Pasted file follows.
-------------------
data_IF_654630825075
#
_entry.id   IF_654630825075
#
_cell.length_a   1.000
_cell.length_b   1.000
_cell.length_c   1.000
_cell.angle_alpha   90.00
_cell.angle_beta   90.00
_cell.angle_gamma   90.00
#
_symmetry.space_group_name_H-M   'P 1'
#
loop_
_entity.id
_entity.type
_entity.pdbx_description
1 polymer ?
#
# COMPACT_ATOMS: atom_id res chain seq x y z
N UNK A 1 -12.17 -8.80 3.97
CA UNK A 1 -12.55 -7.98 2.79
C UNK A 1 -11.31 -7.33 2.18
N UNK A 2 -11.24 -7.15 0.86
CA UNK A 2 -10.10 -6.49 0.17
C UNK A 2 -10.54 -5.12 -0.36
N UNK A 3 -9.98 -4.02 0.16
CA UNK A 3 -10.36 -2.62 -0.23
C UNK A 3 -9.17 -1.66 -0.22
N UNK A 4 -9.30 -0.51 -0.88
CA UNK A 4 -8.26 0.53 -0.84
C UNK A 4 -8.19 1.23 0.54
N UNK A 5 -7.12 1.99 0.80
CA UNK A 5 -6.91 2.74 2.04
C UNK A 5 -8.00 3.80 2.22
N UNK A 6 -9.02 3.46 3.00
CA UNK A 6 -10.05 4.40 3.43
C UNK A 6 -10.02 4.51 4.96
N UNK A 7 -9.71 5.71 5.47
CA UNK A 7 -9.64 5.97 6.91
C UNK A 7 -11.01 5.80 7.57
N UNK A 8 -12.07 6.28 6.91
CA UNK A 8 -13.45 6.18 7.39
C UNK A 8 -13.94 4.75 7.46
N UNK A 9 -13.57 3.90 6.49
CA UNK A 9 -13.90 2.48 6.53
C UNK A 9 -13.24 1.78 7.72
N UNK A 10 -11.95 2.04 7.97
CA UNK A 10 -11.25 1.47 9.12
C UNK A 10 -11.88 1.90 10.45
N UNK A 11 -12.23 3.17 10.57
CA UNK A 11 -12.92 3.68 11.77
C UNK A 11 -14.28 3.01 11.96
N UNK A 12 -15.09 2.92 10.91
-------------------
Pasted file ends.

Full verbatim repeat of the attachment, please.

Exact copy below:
data_IF_654630825075
#
_entry.id   IF_654630825075
#
_cell.length_a   1.000
_cell.length_b   1.000
_cell.length_c   1.000
_cell.angle_alpha   90.00
_cell.angle_beta   90.00
_cell.angle_gamma   90.00
#
_symmetry.space_group_name_H-M   'P 1'
#
loop_
_entity.id
_entity.type
_entity.pdbx_description
1 polymer ?
#
# COMPACT_ATOMS: atom_id res chain seq x y z
N UNK A 1 -12.17 -8.80 3.97
CA UNK A 1 -12.55 -7.98 2.79
C UNK A 1 -11.31 -7.33 2.18
N UNK A 2 -11.24 -7.15 0.86
CA UNK A 2 -10.10 -6.49 0.17
C UNK A 2 -10.54 -5.12 -0.36
N UNK A 3 -9.98 -4.02 0.16
CA UNK A 3 -10.36 -2.62 -0.23
C UNK A 3 -9.17 -1.66 -0.22
N UNK A 4 -9.30 -0.51 -0.88
CA UNK A 4 -8.26 0.53 -0.84
C UNK A 4 -8.19 1.23 0.54
N UNK A 5 -7.12 1.99 0.80
CA UNK A 5 -6.91 2.74 2.04
C UNK A 5 -8.00 3.80 2.22
N UNK A 6 -9.02 3.46 3.00
CA UNK A 6 -10.05 4.40 3.43
C UNK A 6 -10.02 4.51 4.96
N UNK A 7 -9.71 5.71 5.47
CA UNK A 7 -9.64 5.97 6.91
C UNK A 7 -11.01 5.80 7.57
N UNK A 8 -12.07 6.28 6.91
CA UNK A 8 -13.45 6.18 7.39
C UNK A 8 -13.94 4.75 7.46
N UNK A 9 -13.57 3.90 6.49
CA UNK A 9 -13.90 2.48 6.53
C UNK A 9 -13.24 1.78 7.72
N UNK A 10 -11.95 2.04 7.97
CA UNK A 10 -11.25 1.47 9.12
C UNK A 10 -11.88 1.90 10.45
N UNK A 11 -12.23 3.17 10.57
CA UNK A 11 -12.92 3.68 11.77
C UNK A 11 -14.28 3.01 11.96
N UNK A 12 -15.09 2.92 10.91